“Feel the burn!” We’ve all heard that one … and felt it too. And, although the term “cycle burn” might sound a little scary, it’s one of the hottest classes at MCCS Okinawa’s fitness centers.
More commonly referred to as spinning, cycle burn is a clever name for this stationary bike ride inside. It is a nice alternative to an aerobics class that offers a unique twist … resistance.
Back in the Saddle
What makes cycle burn classes different is the ability of the participant to adjust the resistance or tension at any point during the class. How much resistance a participant uses is a secret between the rider and the bike. No one needs to know that he or she is toggling between a beginner and advanced workout. Instead, the entire session is based around the rider’s own aerobic capacity. A simple turn of a small, discreet dial increases or decreases resistance and, at the same time, takes away the fear most spinning class novices have of looking silly in front of more fit or advanced riders.
At MCCS, we find using the term “cycle burn” instead of the more traditional “spinning” gives the class a marketing edge with our patrons. It sounds like the class will burn calories, which is, of course, the main goal of our members, and it does not sound as threatening as the term “spinning,” which is usually portrayed by ultra-fast cycling that is only for the fittest.
As silly as it sounds, I believe this term is responsible in large part for the recent success of our classes.
How To Get Started
The most important component of a successful cycle burn program is the equipment itself. Comfortable bikes are essential. Finding out what equipment is going to suit the needs of your fitness center should be the first priority. Here are some cost-effective ideas to get you going:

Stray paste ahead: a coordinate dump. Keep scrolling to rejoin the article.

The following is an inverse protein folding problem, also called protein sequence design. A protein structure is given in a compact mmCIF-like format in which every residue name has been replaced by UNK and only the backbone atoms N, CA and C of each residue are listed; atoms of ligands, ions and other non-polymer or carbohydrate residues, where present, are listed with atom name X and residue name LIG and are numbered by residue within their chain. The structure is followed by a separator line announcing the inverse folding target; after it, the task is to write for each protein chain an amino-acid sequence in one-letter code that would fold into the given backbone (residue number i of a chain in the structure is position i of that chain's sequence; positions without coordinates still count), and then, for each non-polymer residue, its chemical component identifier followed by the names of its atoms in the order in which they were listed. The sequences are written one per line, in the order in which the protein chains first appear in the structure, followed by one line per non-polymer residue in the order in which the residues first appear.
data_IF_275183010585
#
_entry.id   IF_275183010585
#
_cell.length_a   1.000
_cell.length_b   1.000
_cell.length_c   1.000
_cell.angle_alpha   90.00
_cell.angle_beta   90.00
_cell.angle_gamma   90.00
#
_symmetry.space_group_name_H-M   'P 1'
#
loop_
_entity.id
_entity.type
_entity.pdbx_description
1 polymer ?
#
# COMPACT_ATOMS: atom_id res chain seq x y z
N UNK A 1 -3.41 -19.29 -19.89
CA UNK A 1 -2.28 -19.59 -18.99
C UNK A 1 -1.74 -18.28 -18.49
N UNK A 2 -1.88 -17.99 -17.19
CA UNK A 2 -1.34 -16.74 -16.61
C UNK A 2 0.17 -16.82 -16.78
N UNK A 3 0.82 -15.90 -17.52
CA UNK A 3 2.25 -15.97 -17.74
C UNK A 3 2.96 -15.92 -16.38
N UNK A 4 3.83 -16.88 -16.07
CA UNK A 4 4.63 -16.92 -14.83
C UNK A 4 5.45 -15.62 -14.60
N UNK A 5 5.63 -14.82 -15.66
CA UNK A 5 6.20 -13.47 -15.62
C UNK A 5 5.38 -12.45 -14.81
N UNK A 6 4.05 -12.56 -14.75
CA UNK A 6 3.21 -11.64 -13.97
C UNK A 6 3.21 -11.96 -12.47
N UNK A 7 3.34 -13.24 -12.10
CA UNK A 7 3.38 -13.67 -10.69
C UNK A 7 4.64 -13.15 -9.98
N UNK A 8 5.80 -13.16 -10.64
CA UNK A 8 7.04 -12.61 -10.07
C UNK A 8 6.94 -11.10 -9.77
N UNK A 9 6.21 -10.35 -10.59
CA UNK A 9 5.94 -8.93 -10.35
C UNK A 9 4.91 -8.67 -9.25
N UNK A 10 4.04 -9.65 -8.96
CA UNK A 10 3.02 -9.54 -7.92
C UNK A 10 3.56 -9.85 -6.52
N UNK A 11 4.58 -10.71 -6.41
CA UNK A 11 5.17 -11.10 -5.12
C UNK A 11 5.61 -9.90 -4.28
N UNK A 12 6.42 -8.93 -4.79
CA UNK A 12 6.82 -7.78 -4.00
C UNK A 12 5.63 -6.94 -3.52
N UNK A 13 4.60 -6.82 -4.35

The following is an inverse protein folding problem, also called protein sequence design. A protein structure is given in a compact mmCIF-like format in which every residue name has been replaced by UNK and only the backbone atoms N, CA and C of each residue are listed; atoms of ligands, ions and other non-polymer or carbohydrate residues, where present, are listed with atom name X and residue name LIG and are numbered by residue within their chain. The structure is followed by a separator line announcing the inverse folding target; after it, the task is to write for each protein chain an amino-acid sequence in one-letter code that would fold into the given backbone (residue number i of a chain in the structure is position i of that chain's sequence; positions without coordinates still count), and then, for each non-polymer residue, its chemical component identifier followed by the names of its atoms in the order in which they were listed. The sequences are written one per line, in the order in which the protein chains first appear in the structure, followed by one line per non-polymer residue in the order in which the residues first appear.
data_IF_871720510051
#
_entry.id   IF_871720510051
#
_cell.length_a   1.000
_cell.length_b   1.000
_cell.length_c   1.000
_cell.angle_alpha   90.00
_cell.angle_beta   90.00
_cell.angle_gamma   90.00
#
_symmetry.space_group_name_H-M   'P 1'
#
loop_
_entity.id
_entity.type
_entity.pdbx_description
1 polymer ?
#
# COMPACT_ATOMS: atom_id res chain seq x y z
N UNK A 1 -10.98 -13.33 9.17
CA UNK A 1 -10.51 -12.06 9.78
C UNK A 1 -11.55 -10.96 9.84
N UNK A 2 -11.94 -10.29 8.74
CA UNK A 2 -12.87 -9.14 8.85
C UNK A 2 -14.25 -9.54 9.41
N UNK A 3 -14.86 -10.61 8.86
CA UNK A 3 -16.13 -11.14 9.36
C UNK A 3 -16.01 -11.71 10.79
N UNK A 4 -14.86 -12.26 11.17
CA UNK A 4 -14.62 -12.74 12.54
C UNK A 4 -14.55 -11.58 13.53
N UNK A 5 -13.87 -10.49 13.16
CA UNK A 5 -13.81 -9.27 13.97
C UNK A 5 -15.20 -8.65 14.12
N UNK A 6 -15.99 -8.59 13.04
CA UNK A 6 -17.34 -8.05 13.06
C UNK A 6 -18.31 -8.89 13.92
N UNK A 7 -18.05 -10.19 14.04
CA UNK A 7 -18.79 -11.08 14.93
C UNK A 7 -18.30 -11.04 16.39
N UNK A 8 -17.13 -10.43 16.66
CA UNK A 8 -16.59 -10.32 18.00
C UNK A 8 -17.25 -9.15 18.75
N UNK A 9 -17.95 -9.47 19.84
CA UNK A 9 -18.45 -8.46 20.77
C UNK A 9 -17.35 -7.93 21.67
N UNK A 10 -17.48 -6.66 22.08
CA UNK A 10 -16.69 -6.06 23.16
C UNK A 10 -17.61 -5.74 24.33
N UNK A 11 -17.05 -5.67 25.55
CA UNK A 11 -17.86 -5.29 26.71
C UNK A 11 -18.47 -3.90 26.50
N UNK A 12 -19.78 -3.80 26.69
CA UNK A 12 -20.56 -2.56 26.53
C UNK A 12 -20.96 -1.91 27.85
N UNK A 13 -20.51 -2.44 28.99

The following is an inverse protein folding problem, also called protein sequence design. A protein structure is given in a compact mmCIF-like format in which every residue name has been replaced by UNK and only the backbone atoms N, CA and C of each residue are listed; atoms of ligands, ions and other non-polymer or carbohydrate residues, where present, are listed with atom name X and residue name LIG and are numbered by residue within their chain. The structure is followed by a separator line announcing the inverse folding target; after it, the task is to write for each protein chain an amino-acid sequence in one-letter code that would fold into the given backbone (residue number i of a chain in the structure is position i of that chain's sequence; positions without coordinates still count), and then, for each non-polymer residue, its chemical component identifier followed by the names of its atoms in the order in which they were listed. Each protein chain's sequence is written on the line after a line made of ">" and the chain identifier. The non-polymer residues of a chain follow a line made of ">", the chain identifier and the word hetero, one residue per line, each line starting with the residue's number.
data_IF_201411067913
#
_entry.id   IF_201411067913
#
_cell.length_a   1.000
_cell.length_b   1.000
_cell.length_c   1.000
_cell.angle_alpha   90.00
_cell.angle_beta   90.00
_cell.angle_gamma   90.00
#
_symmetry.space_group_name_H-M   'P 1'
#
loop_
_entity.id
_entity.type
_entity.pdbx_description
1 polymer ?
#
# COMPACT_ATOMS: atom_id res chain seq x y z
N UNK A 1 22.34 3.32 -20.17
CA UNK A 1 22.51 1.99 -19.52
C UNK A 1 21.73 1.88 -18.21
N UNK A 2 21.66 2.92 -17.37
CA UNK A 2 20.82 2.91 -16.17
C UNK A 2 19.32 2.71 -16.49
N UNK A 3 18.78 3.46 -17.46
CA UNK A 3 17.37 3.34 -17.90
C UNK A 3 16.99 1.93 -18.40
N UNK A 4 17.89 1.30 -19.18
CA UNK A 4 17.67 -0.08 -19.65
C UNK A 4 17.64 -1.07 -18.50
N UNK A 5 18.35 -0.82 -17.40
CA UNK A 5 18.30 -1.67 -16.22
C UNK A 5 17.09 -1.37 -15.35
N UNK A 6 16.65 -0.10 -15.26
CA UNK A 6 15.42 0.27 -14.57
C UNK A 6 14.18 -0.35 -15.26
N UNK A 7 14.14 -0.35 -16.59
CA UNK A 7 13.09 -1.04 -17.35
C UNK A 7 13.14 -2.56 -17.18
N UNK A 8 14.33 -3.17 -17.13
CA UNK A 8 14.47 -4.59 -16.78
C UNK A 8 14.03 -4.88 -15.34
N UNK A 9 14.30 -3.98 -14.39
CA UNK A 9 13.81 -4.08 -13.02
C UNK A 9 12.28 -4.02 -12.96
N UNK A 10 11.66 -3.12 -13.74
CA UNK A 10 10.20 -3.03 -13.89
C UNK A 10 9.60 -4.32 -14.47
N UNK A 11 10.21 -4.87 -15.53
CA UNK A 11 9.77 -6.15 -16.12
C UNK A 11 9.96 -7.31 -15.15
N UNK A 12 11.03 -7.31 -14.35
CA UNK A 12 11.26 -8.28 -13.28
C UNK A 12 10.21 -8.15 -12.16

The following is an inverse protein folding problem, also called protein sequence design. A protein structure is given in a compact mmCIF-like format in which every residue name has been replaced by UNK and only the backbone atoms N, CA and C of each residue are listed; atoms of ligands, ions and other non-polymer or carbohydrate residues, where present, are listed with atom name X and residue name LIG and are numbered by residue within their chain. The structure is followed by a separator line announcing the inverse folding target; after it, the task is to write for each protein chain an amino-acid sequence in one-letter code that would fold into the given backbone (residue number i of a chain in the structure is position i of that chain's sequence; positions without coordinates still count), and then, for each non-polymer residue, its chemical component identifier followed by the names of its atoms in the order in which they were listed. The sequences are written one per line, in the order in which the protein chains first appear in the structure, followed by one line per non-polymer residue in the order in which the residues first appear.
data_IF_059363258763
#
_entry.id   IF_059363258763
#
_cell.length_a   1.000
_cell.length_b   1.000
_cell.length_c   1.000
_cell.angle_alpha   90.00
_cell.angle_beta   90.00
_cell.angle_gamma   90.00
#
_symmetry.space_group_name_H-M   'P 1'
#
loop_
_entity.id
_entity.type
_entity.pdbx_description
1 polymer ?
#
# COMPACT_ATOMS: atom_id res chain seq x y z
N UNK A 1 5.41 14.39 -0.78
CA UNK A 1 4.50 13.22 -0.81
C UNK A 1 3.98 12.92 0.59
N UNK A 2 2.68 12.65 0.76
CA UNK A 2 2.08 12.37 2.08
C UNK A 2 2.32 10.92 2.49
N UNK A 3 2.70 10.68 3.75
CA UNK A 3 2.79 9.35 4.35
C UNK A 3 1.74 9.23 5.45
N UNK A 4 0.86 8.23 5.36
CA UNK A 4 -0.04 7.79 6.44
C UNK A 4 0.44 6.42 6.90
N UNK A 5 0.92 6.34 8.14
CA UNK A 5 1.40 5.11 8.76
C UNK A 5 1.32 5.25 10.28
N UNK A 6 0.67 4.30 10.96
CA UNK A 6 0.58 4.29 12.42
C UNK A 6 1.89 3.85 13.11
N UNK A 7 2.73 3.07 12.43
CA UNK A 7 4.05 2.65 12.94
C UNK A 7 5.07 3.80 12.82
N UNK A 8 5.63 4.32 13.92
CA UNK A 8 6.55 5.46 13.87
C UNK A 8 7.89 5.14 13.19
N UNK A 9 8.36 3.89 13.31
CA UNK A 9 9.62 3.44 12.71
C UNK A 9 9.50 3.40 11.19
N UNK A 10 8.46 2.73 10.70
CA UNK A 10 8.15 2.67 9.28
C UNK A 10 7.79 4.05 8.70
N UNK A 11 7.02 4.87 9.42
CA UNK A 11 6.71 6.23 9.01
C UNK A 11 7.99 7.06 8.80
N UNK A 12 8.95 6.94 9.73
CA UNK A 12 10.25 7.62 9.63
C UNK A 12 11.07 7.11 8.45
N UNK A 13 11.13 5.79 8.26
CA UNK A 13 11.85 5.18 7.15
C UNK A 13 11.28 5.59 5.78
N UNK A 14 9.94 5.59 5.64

If you have some wiggle room in your budget, purchase new bikes that will accommodate the size of your group (usually 10-12 riders/bikes).
If your funds are limited or you are unsure about interest in the program, search the local newspaper. People are getting rid of perfectly good fitness equipment all the time. Often, these bikes are not commercial grade, but they can at least get you started at a minimal cost.
Get an instructor! The most cost-effective way is to get your current staff knowledgeable about cycling. A certified aerobics instructor can teach it; however, since there are certain nuances that must be learned, it is good to consider finding some training for that instructor (safety and health concerns are slightly different than with regular aerobic routines).
Begin advertising that your fitness center is considering such a class. Get your patrons interested by posting information on your Web site and/or within the fitness center. Try something like “Love biking? Ready to try it inside? Ask one of our fitness specialists how.” This will help you get an idea of interested members.
Push the Time Frame Advantage–A lot of patrons are concerned about their time. Cycle burn is only a 45-minute class, allowing them to get back to their busy schedules.
Keep classes small. A class of 10-12 is recommended due to the intensity and necessary focus of the class.
Cycle Burn Programming Ideas
Cycle burn programs are a nice break from normal cardio routine and, while each teacher does something a little differently, here are some interesting ones we’ve learned:
Circle Class–This class has the bikes laid out in a circle so everyone faces each other and no one can see anyone’s tension setting. This is especially good for beginners.
School Setting–This class staggers the bikes in the room, much like a traditional school classroom, and the instructor’s bike faces the students. This is a difficult setting, but can be used if your space is sufficient.
Black Light With Hard-Core Cycling Music–This class uses a black light to light up the instructor’s teeth when he or she shouts, “Turn up that tension!” It’s a great way to increase intensity and is most certainly for advanced students.
In the end, cycling is great, and with the right music and motivational teacher, it can be an outstanding workout.
For more information about great class ideas, go to www.spinning.com/instructors.
For more information about class designs, go to http://www.adventurecorps.com/indoorcycle/training1.html.
Kati Trammel is the advertising and public relations account executive for MCCS Marketing, Semper Fit Retail, Food and Beverage, based in Okinawa, Japan. She can be reached at email@example.com.